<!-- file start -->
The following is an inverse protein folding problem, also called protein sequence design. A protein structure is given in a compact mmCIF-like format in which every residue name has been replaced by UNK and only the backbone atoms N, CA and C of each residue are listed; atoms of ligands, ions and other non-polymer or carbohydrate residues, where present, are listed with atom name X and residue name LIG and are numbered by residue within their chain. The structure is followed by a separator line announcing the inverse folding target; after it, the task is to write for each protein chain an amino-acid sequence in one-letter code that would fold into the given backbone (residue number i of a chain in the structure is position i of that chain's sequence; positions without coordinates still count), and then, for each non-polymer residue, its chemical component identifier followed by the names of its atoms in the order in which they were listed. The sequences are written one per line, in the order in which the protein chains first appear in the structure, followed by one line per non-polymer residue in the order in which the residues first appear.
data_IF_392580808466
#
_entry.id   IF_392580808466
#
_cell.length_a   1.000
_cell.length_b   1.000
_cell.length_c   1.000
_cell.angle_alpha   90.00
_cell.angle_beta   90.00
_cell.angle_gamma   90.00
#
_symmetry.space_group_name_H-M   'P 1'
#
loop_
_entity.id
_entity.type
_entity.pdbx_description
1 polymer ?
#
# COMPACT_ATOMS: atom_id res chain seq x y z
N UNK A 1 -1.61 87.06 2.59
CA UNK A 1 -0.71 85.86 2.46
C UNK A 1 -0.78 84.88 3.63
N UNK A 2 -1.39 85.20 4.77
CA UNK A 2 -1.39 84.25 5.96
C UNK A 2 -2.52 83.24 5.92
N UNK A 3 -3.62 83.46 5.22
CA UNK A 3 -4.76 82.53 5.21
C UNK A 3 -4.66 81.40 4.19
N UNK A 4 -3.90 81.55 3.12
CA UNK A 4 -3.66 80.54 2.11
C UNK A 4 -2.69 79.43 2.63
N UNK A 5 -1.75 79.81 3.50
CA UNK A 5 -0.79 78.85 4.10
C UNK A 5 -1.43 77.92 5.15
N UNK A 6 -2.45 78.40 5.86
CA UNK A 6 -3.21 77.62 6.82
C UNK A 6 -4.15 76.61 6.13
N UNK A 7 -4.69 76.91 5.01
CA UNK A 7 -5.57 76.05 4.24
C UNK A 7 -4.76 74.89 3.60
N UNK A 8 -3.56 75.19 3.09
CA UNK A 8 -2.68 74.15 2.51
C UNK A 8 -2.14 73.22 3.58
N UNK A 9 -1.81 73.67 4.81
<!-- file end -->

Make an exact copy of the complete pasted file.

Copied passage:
The following is an inverse protein folding problem, also called protein sequence design. A protein structure is given in a compact mmCIF-like format in which every residue name has been replaced by UNK and only the backbone atoms N, CA and C of each residue are listed; atoms of ligands, ions and other non-polymer or carbohydrate residues, where present, are listed with atom name X and residue name LIG and are numbered by residue within their chain. The structure is followed by a separator line announcing the inverse folding target; after it, the task is to write for each protein chain an amino-acid sequence in one-letter code that would fold into the given backbone (residue number i of a chain in the structure is position i of that chain's sequence; positions without coordinates still count), and then, for each non-polymer residue, its chemical component identifier followed by the names of its atoms in the order in which they were listed. The sequences are written one per line, in the order in which the protein chains first appear in the structure, followed by one line per non-polymer residue in the order in which the residues first appear.
data_IF_392580808466
#
_entry.id   IF_392580808466
#
_cell.length_a   1.000
_cell.length_b   1.000
_cell.length_c   1.000
_cell.angle_alpha   90.00
_cell.angle_beta   90.00
_cell.angle_gamma   90.00
#
_symmetry.space_group_name_H-M   'P 1'
#
loop_
_entity.id
_entity.type
_entity.pdbx_description
1 polymer ?
#
# COMPACT_ATOMS: atom_id res chain seq x y z
N UNK A 1 -1.61 87.06 2.59
CA UNK A 1 -0.71 85.86 2.46
C UNK A 1 -0.78 84.88 3.63
N UNK A 2 -1.39 85.20 4.77
CA UNK A 2 -1.39 84.25 5.96
C UNK A 2 -2.52 83.24 5.92
N UNK A 3 -3.62 83.46 5.22
CA UNK A 3 -4.76 82.53 5.21
C UNK A 3 -4.66 81.40 4.19
N UNK A 4 -3.90 81.55 3.12
CA UNK A 4 -3.66 80.54 2.11
C UNK A 4 -2.69 79.43 2.63
N UNK A 5 -1.75 79.81 3.50
CA UNK A 5 -0.79 78.85 4.10
C UNK A 5 -1.43 77.92 5.15
N UNK A 6 -2.45 78.40 5.86
CA UNK A 6 -3.21 77.62 6.82
C UNK A 6 -4.15 76.61 6.13
N UNK A 7 -4.69 76.91 5.01
CA UNK A 7 -5.57 76.05 4.24
C UNK A 7 -4.76 74.89 3.60
N UNK A 8 -3.56 75.19 3.09
CA UNK A 8 -2.68 74.15 2.51
C UNK A 8 -2.14 73.22 3.58
N UNK A 9 -1.81 73.67 4.81